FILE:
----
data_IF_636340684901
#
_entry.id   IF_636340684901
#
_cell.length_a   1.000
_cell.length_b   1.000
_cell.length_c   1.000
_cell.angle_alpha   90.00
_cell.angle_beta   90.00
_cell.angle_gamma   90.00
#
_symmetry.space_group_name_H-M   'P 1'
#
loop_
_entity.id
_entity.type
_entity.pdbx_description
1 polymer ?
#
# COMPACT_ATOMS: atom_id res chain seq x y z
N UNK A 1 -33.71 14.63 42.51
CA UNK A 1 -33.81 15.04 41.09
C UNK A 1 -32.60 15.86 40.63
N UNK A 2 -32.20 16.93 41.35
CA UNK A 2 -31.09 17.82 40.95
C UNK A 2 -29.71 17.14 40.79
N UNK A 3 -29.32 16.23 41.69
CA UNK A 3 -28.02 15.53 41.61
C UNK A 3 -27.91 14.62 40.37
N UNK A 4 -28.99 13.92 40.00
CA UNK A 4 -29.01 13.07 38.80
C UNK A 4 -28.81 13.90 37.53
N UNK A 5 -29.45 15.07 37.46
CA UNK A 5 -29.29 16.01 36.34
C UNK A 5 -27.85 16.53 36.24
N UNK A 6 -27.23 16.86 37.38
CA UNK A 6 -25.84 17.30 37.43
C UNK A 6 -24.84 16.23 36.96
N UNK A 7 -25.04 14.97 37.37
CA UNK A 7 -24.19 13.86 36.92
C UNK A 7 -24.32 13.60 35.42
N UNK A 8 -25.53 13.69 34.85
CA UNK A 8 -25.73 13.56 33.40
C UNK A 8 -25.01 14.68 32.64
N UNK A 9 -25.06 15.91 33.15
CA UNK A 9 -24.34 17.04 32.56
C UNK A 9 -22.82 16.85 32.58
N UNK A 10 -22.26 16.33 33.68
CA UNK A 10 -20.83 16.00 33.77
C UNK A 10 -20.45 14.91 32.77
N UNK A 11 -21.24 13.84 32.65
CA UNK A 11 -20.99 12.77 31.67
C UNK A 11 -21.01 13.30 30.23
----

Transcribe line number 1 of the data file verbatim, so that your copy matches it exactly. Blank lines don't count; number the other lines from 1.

data_IF_636340684901